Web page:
Ernest J. Waits, Sr.
Ernest Waits grew up in Cincinnati, OH in the West End where he attended the Sands School. When he was a student he was told by his teacher that he had to share a textbook due to the short supply. When Waits attempted to share with a white person his teach told him no and that he had to share with black kids in the class.
"They made a civil rights fighter out of me that day, I was hurt. The next time something like that happened, I challenged it and I've been challenging things all the way through."
Later on in life Ernest Waits would go on to Woodward High School and demand for integration of the school swimming pool and proms, both were desegregated the following year. In 1939 Waits took matters into his own hands when he decided to integrate the Schubert Theater where a black comedian, Eddie Anderson, was performing. An act of his disobedience that would later be used as a strategy by Martin Luther King, Jr. Following the incident Ernest Waits would later be arrested and sent to jail. He was then bailed out by Theodore Berry, counsel for the Cincinnati NAACP chapter. These two men developed a friendship and with several others fought for equal rights and desegregation in around the city through the 1940's-50's. The group went on to integrate places like the Wright Factory, Coney Island and local Cincinnati restaurants.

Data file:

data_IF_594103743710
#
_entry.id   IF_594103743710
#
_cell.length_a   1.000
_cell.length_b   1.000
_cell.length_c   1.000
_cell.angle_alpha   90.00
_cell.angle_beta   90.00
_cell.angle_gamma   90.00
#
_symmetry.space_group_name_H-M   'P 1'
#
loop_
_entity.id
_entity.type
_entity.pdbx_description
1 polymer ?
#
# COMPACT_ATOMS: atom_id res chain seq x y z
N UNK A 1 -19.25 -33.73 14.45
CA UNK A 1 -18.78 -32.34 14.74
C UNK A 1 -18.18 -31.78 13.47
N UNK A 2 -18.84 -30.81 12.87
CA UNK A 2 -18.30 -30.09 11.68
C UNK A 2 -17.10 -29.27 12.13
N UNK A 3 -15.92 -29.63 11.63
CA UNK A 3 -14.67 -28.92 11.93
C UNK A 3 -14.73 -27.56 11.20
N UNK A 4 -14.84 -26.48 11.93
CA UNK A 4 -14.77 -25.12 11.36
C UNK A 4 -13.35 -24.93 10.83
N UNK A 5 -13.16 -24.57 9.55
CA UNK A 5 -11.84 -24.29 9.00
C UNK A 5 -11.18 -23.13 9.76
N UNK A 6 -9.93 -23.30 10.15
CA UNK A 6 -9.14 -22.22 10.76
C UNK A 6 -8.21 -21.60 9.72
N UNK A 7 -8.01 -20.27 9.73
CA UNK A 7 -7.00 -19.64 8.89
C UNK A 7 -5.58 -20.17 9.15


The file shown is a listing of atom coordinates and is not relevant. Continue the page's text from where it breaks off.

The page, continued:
He was really interesting in changing the way we lived."- Courtis Fuller, friend of Ernest Waits, Sr.
Throughout the rest of his life Waits would go on to serve in the U.S. Army and run for the Ohio House of Representatives. In the late 50's he became the first African-American to hold the position of assistant sales manager for two car dealerships and also become the city of Cincinnati first black registered broker's representative. During the 1960's Waits spent of his time assisting other blacks find decent jobs, an initiative that led him to start his own employment consultant firm, Cincinnati Business League.
My father was just living proof that if you put your mind to it, you can do anything."- Ernest Waits, Jr.
Rebecca Goodman "Civil Rights Fighter Ernie Waits Dies" October 22, 2004